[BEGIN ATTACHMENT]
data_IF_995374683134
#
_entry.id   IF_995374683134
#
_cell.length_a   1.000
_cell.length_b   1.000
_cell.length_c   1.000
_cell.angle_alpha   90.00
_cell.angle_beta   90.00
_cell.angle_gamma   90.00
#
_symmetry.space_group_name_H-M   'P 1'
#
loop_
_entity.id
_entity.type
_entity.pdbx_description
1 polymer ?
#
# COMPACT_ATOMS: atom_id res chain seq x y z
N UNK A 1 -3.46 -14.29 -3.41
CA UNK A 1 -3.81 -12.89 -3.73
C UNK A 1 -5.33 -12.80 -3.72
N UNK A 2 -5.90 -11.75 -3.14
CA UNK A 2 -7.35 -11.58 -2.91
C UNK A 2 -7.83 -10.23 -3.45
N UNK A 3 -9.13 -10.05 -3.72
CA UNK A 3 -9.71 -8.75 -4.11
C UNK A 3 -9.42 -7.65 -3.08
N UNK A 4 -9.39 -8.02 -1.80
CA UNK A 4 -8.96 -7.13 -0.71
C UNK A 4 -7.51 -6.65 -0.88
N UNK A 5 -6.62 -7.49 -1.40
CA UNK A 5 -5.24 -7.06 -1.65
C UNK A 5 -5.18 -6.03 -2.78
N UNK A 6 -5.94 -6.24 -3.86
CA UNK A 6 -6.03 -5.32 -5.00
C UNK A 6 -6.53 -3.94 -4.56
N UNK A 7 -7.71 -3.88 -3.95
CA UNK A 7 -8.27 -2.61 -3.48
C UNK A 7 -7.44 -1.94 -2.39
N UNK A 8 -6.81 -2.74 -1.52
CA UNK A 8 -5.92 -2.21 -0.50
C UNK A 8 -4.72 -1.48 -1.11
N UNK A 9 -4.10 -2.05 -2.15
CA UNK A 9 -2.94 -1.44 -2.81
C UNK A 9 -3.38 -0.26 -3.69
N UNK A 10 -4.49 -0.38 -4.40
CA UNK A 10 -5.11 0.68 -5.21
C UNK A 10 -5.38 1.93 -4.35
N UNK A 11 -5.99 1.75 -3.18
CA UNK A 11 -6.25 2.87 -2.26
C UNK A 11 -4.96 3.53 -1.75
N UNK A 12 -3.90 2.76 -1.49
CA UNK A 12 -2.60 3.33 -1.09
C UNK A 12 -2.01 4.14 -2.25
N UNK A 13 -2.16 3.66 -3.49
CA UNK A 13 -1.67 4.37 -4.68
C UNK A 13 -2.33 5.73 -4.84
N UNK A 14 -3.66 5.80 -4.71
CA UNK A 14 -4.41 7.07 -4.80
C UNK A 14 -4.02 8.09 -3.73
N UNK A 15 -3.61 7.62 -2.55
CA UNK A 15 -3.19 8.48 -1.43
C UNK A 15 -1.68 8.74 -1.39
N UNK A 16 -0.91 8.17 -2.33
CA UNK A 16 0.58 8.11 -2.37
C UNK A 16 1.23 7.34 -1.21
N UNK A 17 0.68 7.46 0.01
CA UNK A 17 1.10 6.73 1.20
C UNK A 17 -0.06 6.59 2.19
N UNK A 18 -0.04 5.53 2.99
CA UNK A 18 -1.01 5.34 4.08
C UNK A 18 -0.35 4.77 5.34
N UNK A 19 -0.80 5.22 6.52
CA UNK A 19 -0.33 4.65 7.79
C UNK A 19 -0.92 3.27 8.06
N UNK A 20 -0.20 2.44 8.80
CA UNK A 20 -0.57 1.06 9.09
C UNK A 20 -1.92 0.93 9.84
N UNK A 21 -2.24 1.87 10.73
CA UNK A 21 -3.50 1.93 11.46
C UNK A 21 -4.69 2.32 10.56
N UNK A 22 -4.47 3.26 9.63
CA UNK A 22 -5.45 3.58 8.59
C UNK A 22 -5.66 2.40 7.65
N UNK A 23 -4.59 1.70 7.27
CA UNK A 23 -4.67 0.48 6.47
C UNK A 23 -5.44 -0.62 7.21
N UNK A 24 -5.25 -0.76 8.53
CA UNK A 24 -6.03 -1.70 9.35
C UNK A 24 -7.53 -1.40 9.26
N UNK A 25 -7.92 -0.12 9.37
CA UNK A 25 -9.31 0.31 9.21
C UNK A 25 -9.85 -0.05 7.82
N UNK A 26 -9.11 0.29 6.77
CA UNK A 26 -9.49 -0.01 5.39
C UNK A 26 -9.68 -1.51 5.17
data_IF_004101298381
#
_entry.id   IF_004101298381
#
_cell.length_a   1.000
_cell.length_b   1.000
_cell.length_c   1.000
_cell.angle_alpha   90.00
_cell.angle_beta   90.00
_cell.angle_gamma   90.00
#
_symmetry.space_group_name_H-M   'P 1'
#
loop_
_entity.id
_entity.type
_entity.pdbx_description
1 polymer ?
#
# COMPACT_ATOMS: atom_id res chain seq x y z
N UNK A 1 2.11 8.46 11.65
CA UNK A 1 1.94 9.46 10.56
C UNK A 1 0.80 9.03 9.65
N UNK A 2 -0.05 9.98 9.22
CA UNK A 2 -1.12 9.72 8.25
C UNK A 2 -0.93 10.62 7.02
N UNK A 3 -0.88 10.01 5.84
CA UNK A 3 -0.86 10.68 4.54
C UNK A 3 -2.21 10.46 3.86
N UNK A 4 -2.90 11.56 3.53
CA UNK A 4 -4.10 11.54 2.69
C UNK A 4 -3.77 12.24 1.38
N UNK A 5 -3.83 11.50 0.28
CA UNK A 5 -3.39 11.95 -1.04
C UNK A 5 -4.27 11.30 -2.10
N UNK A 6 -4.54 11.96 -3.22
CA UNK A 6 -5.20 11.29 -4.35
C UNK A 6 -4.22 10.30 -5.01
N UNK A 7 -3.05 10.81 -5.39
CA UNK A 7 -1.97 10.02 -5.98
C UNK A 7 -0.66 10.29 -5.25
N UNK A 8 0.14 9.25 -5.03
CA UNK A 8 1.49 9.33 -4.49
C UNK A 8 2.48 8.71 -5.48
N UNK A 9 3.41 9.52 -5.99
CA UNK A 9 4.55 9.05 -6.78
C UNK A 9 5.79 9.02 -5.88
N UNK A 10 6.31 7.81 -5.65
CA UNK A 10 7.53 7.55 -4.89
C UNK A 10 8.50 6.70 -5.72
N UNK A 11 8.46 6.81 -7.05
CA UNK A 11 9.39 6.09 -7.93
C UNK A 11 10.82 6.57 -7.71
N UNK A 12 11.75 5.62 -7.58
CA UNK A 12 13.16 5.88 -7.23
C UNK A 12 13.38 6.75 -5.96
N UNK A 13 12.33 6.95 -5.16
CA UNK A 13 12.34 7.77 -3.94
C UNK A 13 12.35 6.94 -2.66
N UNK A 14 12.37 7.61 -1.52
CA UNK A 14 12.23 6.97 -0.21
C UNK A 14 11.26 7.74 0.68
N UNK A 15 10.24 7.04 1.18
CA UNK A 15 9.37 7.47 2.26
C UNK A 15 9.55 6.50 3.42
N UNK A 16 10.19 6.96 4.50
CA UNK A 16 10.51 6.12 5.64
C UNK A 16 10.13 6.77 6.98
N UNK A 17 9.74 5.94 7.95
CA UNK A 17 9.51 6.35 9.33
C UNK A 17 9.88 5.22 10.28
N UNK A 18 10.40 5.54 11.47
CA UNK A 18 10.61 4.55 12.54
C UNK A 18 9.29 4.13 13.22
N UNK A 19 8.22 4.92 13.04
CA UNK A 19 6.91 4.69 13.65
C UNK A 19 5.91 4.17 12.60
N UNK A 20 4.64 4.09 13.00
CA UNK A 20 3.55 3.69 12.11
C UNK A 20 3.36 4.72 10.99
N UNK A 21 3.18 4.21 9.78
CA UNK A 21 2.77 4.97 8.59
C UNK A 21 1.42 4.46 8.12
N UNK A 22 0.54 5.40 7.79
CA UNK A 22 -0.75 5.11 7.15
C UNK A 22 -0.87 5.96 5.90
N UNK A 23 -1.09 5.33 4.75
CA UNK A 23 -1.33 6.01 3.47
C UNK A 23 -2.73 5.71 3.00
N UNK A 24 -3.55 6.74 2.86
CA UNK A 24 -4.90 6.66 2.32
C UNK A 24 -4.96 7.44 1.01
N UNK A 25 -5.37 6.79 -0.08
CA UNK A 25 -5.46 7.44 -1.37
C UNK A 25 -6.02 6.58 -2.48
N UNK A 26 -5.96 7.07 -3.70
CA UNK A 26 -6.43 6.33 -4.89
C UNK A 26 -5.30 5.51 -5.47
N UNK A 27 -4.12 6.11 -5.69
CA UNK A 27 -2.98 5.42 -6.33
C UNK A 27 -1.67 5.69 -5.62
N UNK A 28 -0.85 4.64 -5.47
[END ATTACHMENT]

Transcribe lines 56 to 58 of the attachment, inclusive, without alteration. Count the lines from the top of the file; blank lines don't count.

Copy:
C UNK A 12 -2.01 4.14 -2.25
N UNK A 13 -2.16 3.66 -3.49
CA UNK A 13 -1.67 4.37 -4.68